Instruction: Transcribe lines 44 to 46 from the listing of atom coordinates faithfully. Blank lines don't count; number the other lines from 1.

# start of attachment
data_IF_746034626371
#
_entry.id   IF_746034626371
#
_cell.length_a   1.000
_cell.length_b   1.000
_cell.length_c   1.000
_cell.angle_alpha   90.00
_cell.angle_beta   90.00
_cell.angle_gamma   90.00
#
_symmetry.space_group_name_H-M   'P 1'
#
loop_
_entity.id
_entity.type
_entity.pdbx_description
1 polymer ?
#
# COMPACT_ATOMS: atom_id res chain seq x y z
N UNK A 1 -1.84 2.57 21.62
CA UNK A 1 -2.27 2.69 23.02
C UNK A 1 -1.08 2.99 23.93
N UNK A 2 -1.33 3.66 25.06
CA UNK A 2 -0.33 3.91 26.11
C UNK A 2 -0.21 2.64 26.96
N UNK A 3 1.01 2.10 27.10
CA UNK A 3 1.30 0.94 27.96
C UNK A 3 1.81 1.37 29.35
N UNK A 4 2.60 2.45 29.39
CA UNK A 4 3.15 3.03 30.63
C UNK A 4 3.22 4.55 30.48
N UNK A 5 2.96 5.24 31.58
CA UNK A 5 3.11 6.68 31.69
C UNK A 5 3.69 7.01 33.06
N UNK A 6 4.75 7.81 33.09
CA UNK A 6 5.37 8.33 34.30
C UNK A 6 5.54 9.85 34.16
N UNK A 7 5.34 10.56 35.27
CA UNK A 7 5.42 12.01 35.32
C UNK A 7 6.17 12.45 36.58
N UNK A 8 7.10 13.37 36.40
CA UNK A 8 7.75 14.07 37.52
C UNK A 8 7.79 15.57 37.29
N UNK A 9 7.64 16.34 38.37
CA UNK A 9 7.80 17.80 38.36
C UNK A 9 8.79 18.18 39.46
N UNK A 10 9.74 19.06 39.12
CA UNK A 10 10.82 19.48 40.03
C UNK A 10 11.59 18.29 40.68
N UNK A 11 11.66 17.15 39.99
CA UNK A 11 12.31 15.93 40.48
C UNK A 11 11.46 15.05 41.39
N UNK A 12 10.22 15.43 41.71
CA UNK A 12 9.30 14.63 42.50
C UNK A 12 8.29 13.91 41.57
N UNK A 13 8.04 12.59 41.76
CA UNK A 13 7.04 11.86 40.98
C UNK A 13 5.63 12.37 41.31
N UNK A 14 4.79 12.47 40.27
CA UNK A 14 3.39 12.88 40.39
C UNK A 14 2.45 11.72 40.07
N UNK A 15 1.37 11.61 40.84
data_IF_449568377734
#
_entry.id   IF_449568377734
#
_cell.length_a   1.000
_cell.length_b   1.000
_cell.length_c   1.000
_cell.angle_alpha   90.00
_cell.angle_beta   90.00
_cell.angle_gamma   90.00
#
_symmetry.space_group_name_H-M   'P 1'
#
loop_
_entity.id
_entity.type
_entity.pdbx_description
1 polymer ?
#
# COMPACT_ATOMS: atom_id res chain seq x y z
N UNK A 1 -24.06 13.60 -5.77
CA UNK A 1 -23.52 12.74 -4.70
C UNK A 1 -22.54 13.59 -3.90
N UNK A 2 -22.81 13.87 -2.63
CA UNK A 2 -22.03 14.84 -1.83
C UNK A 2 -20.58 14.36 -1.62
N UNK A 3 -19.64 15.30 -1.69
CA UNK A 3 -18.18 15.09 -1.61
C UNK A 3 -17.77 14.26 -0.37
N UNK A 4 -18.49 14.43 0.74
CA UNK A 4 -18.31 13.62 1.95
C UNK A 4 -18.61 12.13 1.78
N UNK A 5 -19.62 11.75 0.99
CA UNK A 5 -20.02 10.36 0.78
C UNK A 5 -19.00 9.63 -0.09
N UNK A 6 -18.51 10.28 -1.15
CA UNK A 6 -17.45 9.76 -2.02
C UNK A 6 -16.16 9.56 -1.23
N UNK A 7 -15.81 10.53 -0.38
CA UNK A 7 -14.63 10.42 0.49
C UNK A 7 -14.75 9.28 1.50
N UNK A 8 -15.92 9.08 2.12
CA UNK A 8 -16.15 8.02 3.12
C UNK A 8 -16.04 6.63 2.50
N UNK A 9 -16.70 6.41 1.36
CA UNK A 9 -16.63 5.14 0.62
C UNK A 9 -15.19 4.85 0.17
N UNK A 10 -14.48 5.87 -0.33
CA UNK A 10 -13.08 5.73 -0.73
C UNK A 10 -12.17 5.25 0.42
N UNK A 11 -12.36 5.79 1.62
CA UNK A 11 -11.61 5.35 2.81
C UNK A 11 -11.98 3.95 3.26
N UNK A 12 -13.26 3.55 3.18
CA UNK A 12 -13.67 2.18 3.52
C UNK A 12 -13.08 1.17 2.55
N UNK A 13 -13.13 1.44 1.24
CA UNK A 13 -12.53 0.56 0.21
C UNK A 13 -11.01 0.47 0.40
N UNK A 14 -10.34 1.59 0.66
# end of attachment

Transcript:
C UNK A 8 7.79 15.57 37.29
N UNK A 9 7.64 16.34 38.37
CA UNK A 9 7.80 17.80 38.36